It's time to start thinking about the vegetable garden. We had frost recently, and will again, but this is a good time to think about what to plant. I can't cover all plants I will grow — or have in the past — but I'd like to share a few tips on plants I love, starting with artichoke and going to zucchini.
Twenty years ago it was unheard of to grow artichokes in a New England garden. The first time I grew an artichoke from seed it developed into a huge plant, but didn't start to produce "chokes" until cold weather came in the fall. So I built a little plastic-sheathed hoop house over it, and harvested my one and only artichoke in October — after snow! The local paper sent a reporter and a photographer.
Here's what I've learned since that first effort: start early. I planted seeds March 3 this year in six-packs and transplanted seedlings into bigger plastic pots in mid-April. Now the plants have four large leaves, and are ready to go to my cold basement (45 degrees) where I will set them up under lights on a timer, giving only 10 hours of light per day for the next 10 days. This will fool those poor artichokes into thinking they have gone through a winter. Artichokes, you see, usually only produce in their second year. I'll plant mine outside in early June. In California, artichokes are perennial — though I've never succeeded in overwintering them here.
Now locally grown artichokes are sold at farm and seedlings are sold, too, in case you haven't started any. They will produce lovely foliage plants — and a few small artichokes. Some farms grow them in unheated greenhouses to stimulate them to produce their first year.
"B" is for beans. There are many varieties; all can be placed in one of two categories: bush beans or pole beans. Bush beans produce a nice yield of beans over a three to four week period, and are done. Pole beans, once they start producing, will continue to produce some beans until fall — if you keep picking them. Not only that, pole beans are better for casual gardeners, as many varieties still are yummy even if the beans are not picked on time and get large. Bush beans that get large, get woody. My favorite pole bean is Kwintus from Cook's Garden Seeds. Kentucky Wonder is also great, and available everywhere.
Beans are legumes, and have nodules in their roots that can harbor nitrogen-fixing bacteria. These bacteria take nitrogen from the atmosphere and fix it in the soil — transforming it into nitrogen usable by plants. Free fertilizer, if you will. You can buy a packet of inoculant at garden centers. Wet your beans at planting time, then sprinkle the inoculant on the beans, and plant. A packet of inoculant will do a lot of beans, but won't work next year, so share your leftovers with another gardener. And if you don't get any in time, you can sprinkle it over the soil and water it in.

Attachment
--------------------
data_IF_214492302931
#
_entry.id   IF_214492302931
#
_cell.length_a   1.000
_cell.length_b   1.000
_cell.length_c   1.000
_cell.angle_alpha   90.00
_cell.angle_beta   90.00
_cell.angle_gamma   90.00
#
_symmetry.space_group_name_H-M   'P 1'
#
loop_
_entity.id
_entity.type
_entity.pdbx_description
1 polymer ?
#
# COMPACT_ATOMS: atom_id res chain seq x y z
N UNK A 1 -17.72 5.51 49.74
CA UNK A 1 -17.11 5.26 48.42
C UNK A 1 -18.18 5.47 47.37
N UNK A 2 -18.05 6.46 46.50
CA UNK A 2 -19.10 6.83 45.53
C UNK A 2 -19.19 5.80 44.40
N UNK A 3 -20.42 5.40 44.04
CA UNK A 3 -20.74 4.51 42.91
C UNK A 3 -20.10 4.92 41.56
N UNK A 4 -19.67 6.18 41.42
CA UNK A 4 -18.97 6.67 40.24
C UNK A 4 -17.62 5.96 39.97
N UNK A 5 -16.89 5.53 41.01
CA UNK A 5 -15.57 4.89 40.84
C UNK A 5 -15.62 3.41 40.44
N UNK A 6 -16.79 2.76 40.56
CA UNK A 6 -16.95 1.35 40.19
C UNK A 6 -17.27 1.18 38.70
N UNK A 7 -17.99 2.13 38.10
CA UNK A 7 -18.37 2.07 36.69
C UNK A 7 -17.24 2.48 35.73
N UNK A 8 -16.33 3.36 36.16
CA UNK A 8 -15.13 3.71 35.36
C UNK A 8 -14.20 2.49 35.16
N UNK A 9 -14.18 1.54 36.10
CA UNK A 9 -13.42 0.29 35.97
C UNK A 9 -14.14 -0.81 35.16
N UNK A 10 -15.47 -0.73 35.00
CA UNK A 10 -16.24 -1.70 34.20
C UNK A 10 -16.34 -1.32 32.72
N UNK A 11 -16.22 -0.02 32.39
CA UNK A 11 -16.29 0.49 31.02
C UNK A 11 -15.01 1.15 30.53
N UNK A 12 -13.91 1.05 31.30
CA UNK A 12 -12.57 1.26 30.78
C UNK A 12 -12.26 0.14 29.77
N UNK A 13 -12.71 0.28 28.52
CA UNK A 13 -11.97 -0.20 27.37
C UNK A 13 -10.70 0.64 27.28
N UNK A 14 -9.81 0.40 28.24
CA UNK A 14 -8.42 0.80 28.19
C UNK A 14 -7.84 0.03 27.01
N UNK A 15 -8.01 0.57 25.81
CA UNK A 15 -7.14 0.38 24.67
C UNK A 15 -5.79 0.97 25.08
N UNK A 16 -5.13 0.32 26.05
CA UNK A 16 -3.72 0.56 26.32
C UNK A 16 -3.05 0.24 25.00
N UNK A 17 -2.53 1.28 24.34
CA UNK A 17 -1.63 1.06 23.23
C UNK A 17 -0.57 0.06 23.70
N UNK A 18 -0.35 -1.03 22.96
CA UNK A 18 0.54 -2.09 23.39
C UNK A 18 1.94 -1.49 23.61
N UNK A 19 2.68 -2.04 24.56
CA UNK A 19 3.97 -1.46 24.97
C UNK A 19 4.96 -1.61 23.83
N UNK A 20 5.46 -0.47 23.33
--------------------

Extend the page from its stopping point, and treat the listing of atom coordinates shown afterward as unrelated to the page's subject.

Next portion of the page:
"B" is also for broccoli. I start mine by seed, but it's getting a bit late for that now if you want early broccoli. But it is plentiful at garden centers, and quite cold-tolerant once hardened off and well established. You can plant seeds outdoors by seed in mid-July for a fall crop.
My favorite broccoli substitutes are two relatives that don't ever produce a big head, but are quick-growing and produce very numerous mini-heads, what we would call side-shoots on broccoli. One is called piracicaba, and is available from Hudson Valley Seed Library (www.seedlibrary.org). It's actually a tropical broccoli, so does well in the heat so summer when many others are feeling wilted and sad.
The other is Happy Rich, a hybrid sold by Johnny's Selected Seeds (www.johnnyseeds.com). Like piracicaba, it has a lovely flavor — and you can eat the leaves and stems if you are so inclined. It produces all summer and well into the fall.
The last of the "B" vegetables, for today, at least, is Brussels sprouts. This vegetable is not universally well loved — too many cooks and lunch counters over cook it, serving mushy sprouts. But they are wonderful if lightly steamed and served with butter or vinegar.
Some gardeners never get big Brussels sprouts because they let the plants grow taller and taller, putting all their energy into growing tall. So here is what you need to do: cut off the top of the plant in early September. Labor Day at 10 a.m., to be precise. Cut off the top three to four inches, which is where upward growth occurs. Then the plant will use its energy to create big sprouts.
Skipping forward to "Z" as promised, my favorite zucchini is one called Romanesco. It has a striped, ridged exterior and firm flesh that is very tasty. What's wonderful about it is that, unlike many summer squash and other zucchini, the flesh is still tasty and usable even if the squash goes unnoticed and develops into a big fruit.
Romanesco zucchini plants are rarely found at garden centers, but seeds are readily available. Buy the seeds now, plant outdoors in June or early May indoors in four-inch pots.
Sorry I skipped a few vegetables in this year's tips, but there will be more in future columns. Meanwhile, I'm going outside to plant some carrots —they come after the "Bs."
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